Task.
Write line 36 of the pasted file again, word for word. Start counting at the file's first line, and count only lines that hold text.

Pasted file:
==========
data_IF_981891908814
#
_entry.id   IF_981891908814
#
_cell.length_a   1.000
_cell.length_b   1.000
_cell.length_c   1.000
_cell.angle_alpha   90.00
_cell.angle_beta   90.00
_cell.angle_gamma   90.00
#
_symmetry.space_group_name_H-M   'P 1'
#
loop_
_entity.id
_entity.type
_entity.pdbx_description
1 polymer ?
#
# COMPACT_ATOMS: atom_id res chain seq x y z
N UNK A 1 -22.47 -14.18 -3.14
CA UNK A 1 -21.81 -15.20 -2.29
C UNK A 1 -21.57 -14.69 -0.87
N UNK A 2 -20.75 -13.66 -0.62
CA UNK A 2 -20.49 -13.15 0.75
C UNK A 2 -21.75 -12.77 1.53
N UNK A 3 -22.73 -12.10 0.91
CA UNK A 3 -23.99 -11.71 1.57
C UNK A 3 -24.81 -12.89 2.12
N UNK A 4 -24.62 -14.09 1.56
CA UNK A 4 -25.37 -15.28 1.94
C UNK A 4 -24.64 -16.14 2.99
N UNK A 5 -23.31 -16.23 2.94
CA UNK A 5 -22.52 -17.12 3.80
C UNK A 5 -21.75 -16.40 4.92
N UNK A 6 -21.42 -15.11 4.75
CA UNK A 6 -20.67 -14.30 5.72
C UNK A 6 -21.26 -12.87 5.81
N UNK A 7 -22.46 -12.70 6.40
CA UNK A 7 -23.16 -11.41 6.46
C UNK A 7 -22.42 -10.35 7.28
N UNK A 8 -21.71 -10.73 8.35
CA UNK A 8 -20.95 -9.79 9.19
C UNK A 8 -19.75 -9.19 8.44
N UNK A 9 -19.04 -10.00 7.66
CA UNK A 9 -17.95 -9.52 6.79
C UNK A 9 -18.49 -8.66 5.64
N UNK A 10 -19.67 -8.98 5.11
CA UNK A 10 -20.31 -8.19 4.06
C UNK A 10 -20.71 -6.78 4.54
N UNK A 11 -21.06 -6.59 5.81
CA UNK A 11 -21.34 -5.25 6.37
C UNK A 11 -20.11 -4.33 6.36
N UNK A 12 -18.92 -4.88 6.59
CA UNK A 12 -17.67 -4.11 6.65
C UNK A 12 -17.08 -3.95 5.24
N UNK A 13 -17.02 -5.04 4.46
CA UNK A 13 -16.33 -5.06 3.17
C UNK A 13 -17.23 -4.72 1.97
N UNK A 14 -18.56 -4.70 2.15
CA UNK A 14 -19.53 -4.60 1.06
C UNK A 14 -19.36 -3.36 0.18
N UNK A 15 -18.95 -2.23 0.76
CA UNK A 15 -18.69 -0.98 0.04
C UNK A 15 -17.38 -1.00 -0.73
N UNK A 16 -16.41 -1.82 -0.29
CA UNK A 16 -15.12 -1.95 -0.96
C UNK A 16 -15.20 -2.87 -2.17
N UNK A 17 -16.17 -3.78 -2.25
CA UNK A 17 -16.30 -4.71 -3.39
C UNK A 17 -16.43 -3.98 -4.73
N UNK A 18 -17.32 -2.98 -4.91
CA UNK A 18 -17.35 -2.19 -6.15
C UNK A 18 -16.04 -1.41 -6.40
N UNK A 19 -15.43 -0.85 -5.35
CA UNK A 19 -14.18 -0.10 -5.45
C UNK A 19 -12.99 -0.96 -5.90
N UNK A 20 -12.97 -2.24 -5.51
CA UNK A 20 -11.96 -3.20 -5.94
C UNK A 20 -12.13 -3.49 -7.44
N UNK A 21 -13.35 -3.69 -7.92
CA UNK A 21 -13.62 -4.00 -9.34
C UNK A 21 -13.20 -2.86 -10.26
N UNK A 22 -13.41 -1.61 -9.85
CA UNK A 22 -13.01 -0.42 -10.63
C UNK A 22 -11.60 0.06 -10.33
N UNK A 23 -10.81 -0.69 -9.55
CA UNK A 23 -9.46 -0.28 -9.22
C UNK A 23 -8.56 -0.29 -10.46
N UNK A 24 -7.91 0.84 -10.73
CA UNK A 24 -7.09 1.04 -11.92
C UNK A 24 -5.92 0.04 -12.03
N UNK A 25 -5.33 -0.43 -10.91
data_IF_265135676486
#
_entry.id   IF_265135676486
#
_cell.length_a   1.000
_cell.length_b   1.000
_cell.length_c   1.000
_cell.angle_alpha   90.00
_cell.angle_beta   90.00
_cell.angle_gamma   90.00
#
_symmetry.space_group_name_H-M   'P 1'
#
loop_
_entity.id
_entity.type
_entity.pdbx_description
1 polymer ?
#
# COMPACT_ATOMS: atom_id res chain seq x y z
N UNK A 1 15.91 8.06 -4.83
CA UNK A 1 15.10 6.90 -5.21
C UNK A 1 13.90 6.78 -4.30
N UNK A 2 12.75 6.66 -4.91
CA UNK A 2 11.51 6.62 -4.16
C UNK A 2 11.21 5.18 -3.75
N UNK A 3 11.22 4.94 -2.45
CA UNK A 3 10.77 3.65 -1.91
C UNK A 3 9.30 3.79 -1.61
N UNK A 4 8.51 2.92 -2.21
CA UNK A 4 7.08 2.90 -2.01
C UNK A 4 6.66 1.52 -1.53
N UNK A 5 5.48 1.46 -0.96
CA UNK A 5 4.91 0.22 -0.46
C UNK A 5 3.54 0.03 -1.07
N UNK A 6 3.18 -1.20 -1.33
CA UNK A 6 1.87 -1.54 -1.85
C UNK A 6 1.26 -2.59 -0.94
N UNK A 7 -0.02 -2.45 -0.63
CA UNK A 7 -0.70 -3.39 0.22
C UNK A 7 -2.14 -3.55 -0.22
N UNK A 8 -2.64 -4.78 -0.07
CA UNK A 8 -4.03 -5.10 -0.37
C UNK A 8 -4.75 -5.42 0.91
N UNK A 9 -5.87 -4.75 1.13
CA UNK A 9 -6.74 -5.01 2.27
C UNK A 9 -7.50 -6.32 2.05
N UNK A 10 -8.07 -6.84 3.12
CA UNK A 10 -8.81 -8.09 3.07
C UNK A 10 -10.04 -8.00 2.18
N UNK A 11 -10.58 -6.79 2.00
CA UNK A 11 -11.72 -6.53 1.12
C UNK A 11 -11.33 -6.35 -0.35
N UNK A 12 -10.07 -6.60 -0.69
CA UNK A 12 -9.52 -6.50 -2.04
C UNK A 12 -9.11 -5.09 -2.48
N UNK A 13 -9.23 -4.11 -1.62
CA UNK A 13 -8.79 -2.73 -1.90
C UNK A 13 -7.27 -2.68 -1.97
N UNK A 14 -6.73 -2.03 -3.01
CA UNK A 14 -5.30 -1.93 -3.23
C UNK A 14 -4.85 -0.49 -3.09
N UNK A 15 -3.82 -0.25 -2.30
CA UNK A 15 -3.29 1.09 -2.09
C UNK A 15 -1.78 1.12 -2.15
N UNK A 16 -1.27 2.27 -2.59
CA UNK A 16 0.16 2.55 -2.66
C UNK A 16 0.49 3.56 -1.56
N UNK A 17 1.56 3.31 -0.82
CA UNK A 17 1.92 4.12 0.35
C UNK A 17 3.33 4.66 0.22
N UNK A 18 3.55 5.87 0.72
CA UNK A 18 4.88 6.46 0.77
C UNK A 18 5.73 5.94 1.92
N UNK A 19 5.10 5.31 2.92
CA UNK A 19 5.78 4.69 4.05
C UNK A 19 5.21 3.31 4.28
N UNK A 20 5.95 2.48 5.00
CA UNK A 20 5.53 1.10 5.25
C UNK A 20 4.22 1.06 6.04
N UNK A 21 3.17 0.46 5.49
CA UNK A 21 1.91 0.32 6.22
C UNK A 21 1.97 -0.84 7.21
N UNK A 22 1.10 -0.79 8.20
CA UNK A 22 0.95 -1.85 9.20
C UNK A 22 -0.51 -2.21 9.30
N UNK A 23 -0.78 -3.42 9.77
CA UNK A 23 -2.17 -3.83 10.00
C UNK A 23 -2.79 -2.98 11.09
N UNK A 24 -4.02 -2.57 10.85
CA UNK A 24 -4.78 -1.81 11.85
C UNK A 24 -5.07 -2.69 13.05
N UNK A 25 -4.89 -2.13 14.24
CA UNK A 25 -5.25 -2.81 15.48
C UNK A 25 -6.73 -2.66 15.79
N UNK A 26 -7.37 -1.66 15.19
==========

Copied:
N UNK A 6 -21.42 -15.11 4.75